Advanced Search
MyIDEAS: Login to save this article or follow this journal

Survey of Recent Developments

Contents:

Author Info

  • Hadi Soesastro
  • M. Chatib Basri

Abstract

The composition of the incoming cabinet has been a disappointment: the president's clear election victory seemed to give him the opportunity to appoint a more strongly reformist group of ministers. The new government says it intends to involve the private sector heavily in infrastructure provision, and that it recognises the need to improve the business environment, but there has been little concrete progress so far, and it has yet to show the will and capacity to do what is required. In late December Aceh province was devastated by an earthquake and a catastrophic tsunami. About a quarter of a million Indonesians were killed and countless others injured. Vast numbers have lost their livelihoods, and material damage is estimated at $3 billion, although the natural gas producing facilities remain intact. The international community showed itself to be favourably disposed to the incoming government, and committed generous disaster assistance. The economy grew increasingly rapidly in 2004, and investment spending has at last begun to record sustained high rates of growth. The budget outcome for the year is expected to be reasonably close to plan, despite the previous government's failure to reduce the enormous waste resulting from electricity and fuel price subsidies. Monetary policy was tightened toward the end of the year in response to accelerating inflation. A deposit insurance agency to be established under newly enacted legislation is unlikely to be able to prevent banking collapses, or the transfer of the resulting losses to the general public; the legislation seems merely to codify most of the actions taken on an ad hoc basis in 1999-98 when the banking system collapsed. Meanwhile, yet another banking scandal has led to the closure of a private bank, after a seemingly unwarranted delay by the central bank. The government has announced its intention gradually to adjust electricity and fuel prices upwards. The Constitutional Court has annulled a new electricity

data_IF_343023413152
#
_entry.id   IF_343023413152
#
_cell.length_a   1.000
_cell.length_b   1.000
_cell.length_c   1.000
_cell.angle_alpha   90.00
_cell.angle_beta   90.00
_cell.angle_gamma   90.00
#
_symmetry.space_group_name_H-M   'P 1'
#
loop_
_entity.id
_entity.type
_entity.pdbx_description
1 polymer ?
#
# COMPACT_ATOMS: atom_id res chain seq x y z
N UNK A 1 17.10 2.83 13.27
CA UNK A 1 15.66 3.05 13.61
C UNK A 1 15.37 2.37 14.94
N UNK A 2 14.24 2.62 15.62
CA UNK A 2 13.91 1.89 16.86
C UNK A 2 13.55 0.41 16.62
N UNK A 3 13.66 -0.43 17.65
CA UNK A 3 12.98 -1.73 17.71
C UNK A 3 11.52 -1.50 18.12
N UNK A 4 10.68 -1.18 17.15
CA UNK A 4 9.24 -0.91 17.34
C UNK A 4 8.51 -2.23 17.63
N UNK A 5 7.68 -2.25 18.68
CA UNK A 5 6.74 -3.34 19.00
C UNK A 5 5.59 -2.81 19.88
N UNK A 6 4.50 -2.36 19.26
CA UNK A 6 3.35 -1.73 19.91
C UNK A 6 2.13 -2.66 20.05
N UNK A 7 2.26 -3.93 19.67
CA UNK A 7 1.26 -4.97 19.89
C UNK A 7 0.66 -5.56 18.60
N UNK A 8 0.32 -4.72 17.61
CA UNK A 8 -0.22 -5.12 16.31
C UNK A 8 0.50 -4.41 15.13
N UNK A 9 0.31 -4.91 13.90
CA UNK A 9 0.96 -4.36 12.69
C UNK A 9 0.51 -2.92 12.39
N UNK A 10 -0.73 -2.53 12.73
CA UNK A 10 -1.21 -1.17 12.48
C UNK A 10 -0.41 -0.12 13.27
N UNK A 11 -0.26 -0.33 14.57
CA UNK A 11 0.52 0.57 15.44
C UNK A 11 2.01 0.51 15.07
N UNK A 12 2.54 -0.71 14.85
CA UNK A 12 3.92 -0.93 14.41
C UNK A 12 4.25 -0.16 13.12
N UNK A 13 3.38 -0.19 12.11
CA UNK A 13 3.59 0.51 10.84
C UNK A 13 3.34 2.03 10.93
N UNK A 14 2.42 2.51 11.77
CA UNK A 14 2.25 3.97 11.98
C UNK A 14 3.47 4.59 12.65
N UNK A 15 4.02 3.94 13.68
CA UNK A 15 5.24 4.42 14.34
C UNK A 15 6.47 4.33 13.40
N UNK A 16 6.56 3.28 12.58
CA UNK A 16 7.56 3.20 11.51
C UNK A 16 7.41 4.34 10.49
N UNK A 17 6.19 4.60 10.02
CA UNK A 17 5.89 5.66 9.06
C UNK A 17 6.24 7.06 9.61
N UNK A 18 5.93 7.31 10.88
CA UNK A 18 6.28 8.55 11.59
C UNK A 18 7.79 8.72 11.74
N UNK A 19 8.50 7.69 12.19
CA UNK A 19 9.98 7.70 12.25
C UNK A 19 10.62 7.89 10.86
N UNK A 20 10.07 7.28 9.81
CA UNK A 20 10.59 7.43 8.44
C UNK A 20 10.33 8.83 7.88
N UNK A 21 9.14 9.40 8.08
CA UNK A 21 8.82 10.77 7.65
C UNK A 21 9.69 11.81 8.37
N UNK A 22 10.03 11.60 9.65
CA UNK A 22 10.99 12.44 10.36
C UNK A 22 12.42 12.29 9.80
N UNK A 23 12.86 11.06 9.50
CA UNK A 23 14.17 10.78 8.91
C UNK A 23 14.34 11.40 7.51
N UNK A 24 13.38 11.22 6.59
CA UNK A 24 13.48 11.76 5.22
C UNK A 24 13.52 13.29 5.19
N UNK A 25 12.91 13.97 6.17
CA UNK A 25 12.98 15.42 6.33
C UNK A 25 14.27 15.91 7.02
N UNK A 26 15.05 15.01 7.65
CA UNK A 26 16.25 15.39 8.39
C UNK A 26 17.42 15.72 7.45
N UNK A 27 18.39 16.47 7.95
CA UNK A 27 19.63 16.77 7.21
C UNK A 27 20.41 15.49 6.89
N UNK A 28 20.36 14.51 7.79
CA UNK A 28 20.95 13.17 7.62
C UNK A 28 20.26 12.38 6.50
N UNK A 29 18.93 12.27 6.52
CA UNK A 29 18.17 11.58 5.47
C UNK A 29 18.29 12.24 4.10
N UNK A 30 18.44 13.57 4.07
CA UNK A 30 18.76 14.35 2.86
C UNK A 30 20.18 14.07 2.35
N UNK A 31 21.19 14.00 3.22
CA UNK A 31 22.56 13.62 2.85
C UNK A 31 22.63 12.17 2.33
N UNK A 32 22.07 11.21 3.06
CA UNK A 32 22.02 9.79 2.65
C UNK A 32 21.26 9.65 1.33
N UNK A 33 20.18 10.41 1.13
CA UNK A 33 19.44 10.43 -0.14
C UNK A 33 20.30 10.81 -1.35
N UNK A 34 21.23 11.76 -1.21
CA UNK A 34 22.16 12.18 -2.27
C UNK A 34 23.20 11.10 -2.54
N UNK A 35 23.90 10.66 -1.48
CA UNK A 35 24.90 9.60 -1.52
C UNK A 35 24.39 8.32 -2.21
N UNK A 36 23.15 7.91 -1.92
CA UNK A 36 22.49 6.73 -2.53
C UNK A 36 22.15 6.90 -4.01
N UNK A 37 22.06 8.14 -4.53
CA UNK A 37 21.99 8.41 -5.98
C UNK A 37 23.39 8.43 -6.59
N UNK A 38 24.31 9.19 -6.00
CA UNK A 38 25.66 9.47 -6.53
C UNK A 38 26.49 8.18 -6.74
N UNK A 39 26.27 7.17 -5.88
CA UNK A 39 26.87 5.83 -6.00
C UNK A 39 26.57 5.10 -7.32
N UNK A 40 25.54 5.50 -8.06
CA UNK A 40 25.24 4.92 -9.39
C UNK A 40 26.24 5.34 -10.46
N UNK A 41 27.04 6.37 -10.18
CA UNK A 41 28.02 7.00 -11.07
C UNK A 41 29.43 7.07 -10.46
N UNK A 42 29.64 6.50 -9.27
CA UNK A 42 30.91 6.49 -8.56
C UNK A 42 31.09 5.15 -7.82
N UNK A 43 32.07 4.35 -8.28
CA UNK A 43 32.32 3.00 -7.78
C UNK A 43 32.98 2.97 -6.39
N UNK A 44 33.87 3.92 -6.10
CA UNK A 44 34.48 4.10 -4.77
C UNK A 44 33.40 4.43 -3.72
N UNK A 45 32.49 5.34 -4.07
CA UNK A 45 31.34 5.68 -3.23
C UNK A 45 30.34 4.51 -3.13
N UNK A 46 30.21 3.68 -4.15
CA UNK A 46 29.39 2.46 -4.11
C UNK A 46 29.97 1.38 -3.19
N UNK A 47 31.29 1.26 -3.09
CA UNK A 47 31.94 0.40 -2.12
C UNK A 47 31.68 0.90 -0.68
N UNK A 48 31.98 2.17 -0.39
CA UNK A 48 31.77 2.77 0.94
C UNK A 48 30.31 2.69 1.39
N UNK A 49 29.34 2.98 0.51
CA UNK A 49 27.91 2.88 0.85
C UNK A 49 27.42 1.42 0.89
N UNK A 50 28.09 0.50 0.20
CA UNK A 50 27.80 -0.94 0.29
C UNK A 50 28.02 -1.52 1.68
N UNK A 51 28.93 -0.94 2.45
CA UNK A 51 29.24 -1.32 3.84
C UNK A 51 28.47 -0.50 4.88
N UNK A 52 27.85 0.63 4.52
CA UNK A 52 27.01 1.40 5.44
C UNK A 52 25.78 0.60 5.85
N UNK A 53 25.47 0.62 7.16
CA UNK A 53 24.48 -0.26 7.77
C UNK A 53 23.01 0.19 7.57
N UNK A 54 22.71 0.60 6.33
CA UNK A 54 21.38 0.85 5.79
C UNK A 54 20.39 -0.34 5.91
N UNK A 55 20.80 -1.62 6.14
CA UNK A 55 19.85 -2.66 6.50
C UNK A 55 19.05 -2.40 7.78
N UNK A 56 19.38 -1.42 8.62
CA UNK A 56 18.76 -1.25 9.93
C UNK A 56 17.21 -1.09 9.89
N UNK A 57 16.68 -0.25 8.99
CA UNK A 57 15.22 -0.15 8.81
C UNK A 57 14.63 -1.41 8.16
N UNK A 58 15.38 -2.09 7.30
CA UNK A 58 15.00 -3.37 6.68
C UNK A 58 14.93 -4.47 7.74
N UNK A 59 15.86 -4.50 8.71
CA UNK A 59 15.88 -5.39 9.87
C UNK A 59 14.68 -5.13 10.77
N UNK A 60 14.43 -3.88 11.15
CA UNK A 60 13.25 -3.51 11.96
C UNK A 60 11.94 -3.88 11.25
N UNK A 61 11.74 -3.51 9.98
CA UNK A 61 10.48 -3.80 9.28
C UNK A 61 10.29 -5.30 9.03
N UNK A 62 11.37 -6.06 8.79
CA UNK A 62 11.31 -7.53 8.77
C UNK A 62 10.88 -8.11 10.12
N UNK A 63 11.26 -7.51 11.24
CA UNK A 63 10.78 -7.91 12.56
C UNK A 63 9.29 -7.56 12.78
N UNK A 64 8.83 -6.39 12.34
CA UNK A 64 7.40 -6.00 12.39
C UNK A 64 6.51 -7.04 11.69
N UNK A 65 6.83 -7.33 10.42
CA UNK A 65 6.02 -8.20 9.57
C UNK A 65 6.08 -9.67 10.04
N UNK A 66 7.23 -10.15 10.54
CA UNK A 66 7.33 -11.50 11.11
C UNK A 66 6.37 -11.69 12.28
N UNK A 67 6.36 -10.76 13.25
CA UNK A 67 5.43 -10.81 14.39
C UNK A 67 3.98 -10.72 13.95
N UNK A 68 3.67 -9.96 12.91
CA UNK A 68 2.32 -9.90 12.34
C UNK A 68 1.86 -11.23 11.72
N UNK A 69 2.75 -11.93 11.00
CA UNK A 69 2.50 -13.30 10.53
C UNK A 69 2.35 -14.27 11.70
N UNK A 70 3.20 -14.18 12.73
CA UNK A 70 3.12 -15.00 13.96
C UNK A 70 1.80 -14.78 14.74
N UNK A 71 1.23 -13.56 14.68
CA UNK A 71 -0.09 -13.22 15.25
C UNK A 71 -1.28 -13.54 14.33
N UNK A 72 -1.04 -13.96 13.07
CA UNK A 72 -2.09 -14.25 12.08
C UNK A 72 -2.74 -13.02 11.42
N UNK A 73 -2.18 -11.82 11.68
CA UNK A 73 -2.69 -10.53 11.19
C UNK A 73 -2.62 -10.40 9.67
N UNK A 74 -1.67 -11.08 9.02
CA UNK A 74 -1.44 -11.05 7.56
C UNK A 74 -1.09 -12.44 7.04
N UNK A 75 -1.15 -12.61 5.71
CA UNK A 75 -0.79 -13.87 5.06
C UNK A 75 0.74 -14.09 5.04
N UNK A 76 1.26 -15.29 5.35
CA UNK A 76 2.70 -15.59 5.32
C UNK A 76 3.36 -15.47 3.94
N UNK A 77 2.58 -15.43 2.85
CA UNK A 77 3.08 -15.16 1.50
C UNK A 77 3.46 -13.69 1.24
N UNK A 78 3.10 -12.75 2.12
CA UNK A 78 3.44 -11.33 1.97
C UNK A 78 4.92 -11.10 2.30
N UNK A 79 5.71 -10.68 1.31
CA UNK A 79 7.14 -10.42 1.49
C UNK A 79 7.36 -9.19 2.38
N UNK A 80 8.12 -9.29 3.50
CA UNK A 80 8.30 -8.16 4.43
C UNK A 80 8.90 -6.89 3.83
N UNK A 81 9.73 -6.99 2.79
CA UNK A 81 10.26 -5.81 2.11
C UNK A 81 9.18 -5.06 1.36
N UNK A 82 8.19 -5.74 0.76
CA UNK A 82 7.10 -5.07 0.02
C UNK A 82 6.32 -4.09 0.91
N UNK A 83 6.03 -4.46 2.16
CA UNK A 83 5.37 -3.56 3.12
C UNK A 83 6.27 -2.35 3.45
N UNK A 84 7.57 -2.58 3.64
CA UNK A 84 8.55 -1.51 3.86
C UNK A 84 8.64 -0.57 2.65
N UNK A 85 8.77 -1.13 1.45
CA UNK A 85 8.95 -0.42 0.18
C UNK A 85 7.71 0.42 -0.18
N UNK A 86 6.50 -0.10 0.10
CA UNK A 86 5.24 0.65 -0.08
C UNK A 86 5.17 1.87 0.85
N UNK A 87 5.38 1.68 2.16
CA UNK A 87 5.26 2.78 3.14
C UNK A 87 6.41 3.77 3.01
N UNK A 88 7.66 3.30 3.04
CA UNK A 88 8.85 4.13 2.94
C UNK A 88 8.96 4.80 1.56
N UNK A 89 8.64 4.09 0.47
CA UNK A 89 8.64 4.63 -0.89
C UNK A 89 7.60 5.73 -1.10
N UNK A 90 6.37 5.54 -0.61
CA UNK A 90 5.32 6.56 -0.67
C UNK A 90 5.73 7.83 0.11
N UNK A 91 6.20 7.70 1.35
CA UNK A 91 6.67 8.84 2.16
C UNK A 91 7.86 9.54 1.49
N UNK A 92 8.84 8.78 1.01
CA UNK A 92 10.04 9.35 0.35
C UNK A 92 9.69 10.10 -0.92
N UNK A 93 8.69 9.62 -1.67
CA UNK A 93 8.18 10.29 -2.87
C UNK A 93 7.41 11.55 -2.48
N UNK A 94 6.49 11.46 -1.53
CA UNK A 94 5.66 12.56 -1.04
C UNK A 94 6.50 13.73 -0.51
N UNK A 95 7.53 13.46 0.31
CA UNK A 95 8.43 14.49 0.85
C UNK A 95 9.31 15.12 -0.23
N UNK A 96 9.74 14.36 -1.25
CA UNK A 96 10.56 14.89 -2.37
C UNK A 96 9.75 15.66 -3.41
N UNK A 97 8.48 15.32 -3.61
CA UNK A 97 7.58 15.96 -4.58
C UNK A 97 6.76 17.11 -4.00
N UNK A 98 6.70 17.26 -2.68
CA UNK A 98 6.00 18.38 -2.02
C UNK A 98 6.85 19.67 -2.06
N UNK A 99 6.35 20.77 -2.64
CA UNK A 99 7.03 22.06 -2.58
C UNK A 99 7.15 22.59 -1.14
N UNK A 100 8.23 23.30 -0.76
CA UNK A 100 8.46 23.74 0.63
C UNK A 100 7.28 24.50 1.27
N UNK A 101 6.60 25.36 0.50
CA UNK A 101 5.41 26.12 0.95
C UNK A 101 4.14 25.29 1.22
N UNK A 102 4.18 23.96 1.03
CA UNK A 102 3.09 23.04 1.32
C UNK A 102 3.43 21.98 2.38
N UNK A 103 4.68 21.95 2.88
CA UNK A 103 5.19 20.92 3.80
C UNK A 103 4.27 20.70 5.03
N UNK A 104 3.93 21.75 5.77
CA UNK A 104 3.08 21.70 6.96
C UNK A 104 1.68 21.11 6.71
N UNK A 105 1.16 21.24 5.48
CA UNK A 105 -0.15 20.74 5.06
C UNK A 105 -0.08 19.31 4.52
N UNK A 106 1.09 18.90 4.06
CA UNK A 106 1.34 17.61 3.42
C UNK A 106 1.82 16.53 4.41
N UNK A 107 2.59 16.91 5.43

(This abstract was borrowed from another version of this item.)

Download Info

If you experience problems downloading a file, check if you have the proper application to view it first. In case of further problems read the IDEAS help page. Note that these files are not on the IDEAS site. Please be patient as the files may be large.
File URL: http://www.tandfonline.com/doi/abs/10.1080/00074919812331337270
Download Restriction: Access to full text is restricted to subscribers.

As the access to this document is restricted, you may want to look for a different version under "Related research" (further below) or search for a different version of it.

Bibliographic Info

Article provided by Taylor & Francis Journals in its journal Bulletin of Indonesian Economic Studies.

Volume (Year): 34 (1998)
Issue (Month): 1 ()
Pages: 3-54

as in new window
Handle: RePEc:taf:bindes:v:34:y:1998:i:1:p:3-54

Contact details of provider: